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Konerko is getting on a lot; Scoring, not so much

Posted by John Autin on September 9, 2011

With his grand slam on Thursday, Paul Konerko continued his late-career renaissance. At age 35, he now has 29 HRs, a .314 BA, .400 OBP and 231 Times On Base (TOB = Hits + BB + HBP).

But he's scored just 64 Runs.

Konerko's ratio of 3.61 TOB per Run is one of the worst ever in a season of at least 25 HRs:

Rk Player TOB HR R Year Age Tm Lg G PA AB H 2B 3B RBI BB IBB SO HBP SH SF GDP SB CS BA OBP SLG OPS Pos
1 Harmon Killebrew 241 28 61 1971 35 MIN AL 147 624 500 127 19 1 119 114 14 96 0 0 10 21 3 2 .254 .386 .464 .850 *35
2 Frank Thomas 235 26 63 2007 39 TOR AL 155 624 531 147 30 0 95 81 3 94 7 0 5 14 0 0 .277 .377 .480 .857 *D
3 Frank Howard 232 26 60 1971 34 WSA AL 153 633 549 153 25 2 83 77 20 121 2 0 5 29 1 0 .279 .367 .474 .840 *73/9
4 Paul Konerko 231 29 64 2011 35 CHW AL 135 577 490 154 24 0 97 72 15 79 5 0 10 11 1 1 .314 .400 .541 .941 *3D
5 Willie McCovey 208 29 52 1973 35 SFG NL 130 495 383 102 14 3 75 105 25 78 1 0 6 6 1 0 .266 .420 .546 .966 *3
6 Willie McCovey 201 28 54 1977 39 SFG NL 141 548 478 134 21 0 86 67 16 106 0 0 3 16 3 0 .280 .367 .500 .867 *3
7 Joe Adcock 200 25 55 1960 32 MLN NL 138 570 514 153 21 4 91 46 7 86 1 5 4 13 2 2 .298 .354 .500 .854 *3
8 Harmon Killebrew 195 26 53 1972 36 MIN AL 139 532 433 100 13 2 74 94 12 91 1 0 4 16 0 1 .231 .367 .450 .817 *3
9 Shane Andrews 175 25 48 1998 26 MON NL 150 559 492 117 30 1 69 58 3 137 0 2 7 10 1 6 .238 .314 .455 .769 *5
Provided by Baseball-Reference.com: View Play Index Tool Used
Generated 9/9/2011.

His 64 runs are the fewest among the 42 players with at least 200 TOB. Curtis Granderson, with the same 231 TOB as Konerko, has scored 126 Runs, almost twice as many. Sure, Grandy bats higher in the order, has 9 more HRs and has a better supporting cast. It's still a huge gap.

If his season ended now, Konerko would also have the 6th-lowest Runs in a season of at least 29 HRs and 502 PAs; and compare Konerko's OBP with the rest of the guys on the list:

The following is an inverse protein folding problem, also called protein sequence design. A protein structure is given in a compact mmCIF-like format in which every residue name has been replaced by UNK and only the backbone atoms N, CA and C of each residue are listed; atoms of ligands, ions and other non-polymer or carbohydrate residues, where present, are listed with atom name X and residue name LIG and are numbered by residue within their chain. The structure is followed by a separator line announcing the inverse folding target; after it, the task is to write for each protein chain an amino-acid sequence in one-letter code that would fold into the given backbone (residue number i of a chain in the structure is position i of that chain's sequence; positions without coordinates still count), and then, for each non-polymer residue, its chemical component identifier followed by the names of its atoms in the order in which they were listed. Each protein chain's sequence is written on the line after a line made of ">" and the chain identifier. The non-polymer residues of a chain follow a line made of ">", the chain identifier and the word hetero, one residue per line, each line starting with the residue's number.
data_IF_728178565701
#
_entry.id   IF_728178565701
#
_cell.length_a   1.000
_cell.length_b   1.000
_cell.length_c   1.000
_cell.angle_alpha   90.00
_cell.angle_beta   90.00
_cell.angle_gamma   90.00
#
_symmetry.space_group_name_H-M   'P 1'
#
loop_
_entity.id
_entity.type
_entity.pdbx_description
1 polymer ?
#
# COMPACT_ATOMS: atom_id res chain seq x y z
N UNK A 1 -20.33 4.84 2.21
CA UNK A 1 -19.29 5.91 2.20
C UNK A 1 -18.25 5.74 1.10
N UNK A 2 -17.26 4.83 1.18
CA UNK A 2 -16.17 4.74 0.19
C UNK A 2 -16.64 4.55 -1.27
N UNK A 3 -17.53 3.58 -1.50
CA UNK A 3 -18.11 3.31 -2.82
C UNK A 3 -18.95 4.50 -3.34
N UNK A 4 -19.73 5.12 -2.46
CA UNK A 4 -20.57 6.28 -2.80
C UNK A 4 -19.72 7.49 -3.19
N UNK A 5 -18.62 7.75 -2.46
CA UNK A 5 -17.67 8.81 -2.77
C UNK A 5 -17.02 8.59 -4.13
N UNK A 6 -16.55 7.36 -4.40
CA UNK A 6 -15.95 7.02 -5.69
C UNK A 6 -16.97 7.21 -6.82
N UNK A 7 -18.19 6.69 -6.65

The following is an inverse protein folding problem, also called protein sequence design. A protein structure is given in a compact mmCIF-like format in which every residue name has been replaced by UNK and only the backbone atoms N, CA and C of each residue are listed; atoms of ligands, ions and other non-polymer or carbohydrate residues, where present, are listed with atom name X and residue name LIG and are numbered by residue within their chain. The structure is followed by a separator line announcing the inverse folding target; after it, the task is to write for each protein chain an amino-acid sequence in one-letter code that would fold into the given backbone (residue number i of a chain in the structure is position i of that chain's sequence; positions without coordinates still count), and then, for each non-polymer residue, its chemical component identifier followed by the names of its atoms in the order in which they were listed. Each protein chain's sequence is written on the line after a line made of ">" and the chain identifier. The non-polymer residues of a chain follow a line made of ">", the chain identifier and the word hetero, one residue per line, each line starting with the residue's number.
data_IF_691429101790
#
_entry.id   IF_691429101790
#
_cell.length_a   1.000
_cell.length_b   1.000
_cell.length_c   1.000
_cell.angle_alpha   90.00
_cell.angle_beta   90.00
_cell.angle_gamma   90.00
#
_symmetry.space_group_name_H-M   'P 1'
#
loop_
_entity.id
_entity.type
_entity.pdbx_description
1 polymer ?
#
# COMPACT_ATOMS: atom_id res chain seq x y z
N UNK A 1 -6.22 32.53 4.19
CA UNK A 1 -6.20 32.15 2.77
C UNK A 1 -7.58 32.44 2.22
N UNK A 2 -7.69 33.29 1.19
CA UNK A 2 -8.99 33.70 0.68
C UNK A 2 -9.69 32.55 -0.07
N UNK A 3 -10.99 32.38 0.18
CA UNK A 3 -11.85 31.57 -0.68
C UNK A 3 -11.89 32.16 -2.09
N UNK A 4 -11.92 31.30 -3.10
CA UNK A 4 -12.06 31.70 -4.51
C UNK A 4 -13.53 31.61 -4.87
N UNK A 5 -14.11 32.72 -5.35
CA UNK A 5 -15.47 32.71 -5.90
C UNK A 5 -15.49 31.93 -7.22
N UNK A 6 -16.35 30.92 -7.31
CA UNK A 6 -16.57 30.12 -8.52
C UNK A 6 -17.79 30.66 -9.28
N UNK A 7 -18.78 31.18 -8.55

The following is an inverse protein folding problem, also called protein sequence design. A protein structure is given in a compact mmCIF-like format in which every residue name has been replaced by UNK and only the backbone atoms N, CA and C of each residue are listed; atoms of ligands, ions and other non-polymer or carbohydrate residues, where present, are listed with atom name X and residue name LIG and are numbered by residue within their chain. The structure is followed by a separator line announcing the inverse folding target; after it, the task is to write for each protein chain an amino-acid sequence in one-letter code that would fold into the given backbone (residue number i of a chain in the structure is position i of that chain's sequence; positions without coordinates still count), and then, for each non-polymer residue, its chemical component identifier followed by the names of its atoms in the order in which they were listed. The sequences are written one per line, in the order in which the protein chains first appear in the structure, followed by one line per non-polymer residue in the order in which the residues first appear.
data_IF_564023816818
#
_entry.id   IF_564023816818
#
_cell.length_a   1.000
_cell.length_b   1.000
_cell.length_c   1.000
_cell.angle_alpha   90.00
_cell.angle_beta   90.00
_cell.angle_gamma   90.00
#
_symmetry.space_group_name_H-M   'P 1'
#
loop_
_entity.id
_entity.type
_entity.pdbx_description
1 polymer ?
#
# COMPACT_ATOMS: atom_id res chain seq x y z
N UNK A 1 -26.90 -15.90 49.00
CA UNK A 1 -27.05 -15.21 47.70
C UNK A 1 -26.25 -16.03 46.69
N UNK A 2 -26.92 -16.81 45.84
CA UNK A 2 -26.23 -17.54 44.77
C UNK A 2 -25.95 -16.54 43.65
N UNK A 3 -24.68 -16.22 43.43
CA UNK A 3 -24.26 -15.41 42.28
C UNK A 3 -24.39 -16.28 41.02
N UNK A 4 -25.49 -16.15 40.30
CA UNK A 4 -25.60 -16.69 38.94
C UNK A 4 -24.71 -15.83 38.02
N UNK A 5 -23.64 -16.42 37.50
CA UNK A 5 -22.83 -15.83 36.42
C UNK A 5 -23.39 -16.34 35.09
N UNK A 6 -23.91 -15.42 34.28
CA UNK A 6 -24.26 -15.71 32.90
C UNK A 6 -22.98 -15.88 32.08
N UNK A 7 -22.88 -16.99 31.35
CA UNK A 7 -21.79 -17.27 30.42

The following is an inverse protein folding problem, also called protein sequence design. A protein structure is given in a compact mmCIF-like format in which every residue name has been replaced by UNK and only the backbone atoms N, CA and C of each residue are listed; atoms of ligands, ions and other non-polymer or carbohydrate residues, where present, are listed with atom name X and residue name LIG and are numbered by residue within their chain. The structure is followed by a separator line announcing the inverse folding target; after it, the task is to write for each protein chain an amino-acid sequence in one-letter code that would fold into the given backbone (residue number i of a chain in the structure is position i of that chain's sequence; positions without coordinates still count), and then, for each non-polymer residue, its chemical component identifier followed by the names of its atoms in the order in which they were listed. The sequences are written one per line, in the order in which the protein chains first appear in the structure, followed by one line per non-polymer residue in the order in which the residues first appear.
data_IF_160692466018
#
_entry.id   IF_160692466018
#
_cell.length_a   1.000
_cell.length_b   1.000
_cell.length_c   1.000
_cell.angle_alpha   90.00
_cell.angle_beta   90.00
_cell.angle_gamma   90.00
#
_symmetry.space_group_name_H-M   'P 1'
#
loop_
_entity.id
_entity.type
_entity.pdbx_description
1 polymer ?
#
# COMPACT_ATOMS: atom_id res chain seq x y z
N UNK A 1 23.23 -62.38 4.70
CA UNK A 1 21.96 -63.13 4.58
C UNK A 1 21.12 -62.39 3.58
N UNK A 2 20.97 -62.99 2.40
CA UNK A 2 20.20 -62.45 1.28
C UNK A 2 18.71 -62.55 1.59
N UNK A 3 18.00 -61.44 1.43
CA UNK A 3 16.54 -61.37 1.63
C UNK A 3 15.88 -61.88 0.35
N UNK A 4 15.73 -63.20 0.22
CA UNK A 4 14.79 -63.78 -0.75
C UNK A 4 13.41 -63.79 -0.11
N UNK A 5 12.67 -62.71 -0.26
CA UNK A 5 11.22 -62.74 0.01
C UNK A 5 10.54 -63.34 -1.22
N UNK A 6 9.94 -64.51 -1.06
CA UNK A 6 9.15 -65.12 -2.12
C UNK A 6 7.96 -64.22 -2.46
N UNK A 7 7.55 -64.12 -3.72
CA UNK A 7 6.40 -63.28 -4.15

Rk Player R HR PA Year Age Tm Lg G AB H 2B 3B RBI BB IBB SO HBP SH SF GDP SB CS BA OBP SLG OPS Pos
1 Steve Balboni 54 29 562 1986 29 KCR AL 138 512 117 25 1 88 43 2 146 1 0 6 8 0 0 .229 .286 .451 .738 *3
2 Gus Triandos 59 30 544 1958 27 BAL AL 137 474 116 10 0 79 60 4 65 1 2 7 22 1 0 .245 .327 .456 .782 *2
3 John Mayberry 62 30 588 1980 31 TOR AL 149 501 124 19 2 82 77 9 80 3 3 4 9 0 0 .248 .349 .473 .822 *3/D
4 Jeromy Burnitz 63 31 505 2003 34 TOT NL 126 464 111 22 0 77 35 9 112 5 0 1 5 5 4 .239 .299 .487 .786 *798
5 Mo Vaughn 63 33 592 1999 31 ANA AL 139 524 147 20 0 108 54 7 127 11 0 3 11 0 0 .281 .358 .508 .866 *3D
6 Paul Konerko 64 29 577 2011 35 CHW AL 135 490 154 24 0 97 72 15 79 5 0 10 11 1 1 .314 .400 .541 .941 *3D
7 Russell Branyan 64 31 505 2009 33 SEA AL 116 431 108 21 1 76 58 6 149 9 1 6 6 2 0 .251 .347 .520 .867 *3
8 Earl Williams 64 33 550 1971 22 ATL NL 145 497 129 14 1 87 42 5 80 7 0 4 11 0 1 .260 .324 .491 .815 253
Provided by Baseball-Reference.com: View Play Index Tool Used
Generated 9/9/2011.

The culprits aren't hard to find:

(1) His teammates: Konerko has split time between the 3rd and 4th spots in the batting order. The White Sox have had very little production from the #5-#7 spots:

  • #5 -- .245 BA (9th in the AL), .387 SLG (10th), 62 RBI (13th)
  • #6 -- .229 BA (10th), .355 SLG (13th), 51 RBI (13th)
  • #7 -- .226 BA (12th), .356 SLG (10th), 47 RBI (13th)

(2) Himself: Konerko has become an extreme station-to-station baserunner, taking an extra base on a teammate's hit in just 9% of his opportunities; the league average is 41%. He's gone 1st-to-3rd on a single in just 2 of 38 chances (thrown out twice); he has not scored from 1st on a double in 11 chances; and he's scored from 2nd on a single just 3 out of 10 chances (thrown out once).